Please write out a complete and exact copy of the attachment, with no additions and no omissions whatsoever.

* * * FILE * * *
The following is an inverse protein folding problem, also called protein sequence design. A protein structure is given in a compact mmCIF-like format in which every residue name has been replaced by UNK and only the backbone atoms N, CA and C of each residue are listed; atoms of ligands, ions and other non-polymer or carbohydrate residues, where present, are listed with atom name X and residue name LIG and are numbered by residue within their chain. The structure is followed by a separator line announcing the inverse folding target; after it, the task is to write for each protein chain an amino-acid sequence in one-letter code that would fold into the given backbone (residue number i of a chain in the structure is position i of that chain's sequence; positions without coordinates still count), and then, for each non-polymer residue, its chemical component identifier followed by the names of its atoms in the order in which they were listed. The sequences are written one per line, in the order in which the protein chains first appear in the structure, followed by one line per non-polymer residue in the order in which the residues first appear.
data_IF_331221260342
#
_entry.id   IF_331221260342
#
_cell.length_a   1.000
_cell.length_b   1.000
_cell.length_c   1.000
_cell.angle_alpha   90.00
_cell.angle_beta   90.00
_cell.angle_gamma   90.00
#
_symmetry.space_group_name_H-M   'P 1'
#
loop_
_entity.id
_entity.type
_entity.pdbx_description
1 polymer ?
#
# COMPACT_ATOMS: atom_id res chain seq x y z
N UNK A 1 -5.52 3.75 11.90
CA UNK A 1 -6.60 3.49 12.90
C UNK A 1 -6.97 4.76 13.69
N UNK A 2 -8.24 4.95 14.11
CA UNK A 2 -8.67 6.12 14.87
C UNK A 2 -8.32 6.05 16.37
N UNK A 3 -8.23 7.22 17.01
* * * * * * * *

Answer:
The following is an inverse protein folding problem, also called protein sequence design. A protein structure is given in a compact mmCIF-like format in which every residue name has been replaced by UNK and only the backbone atoms N, CA and C of each residue are listed; atoms of ligands, ions and other non-polymer or carbohydrate residues, where present, are listed with atom name X and residue name LIG and are numbered by residue within their chain. The structure is followed by a separator line announcing the inverse folding target; after it, the task is to write for each protein chain an amino-acid sequence in one-letter code that would fold into the given backbone (residue number i of a chain in the structure is position i of that chain's sequence; positions without coordinates still count), and then, for each non-polymer residue, its chemical component identifier followed by the names of its atoms in the order in which they were listed. The sequences are written one per line, in the order in which the protein chains first appear in the structure, followed by one line per non-polymer residue in the order in which the residues first appear.
data_IF_331221260342
#
_entry.id   IF_331221260342
#
_cell.length_a   1.000
_cell.length_b   1.000
_cell.length_c   1.000
_cell.angle_alpha   90.00
_cell.angle_beta   90.00
_cell.angle_gamma   90.00
#
_symmetry.space_group_name_H-M   'P 1'
#
loop_
_entity.id
_entity.type
_entity.pdbx_description
1 polymer ?
#
# COMPACT_ATOMS: atom_id res chain seq x y z
N UNK A 1 -5.52 3.75 11.90
CA UNK A 1 -6.60 3.49 12.90
C UNK A 1 -6.97 4.76 13.69
N UNK A 2 -8.24 4.95 14.11
CA UNK A 2 -8.67 6.12 14.87
C UNK A 2 -8.32 6.05 16.37
N UNK A 3 -8.23 7.22 17.01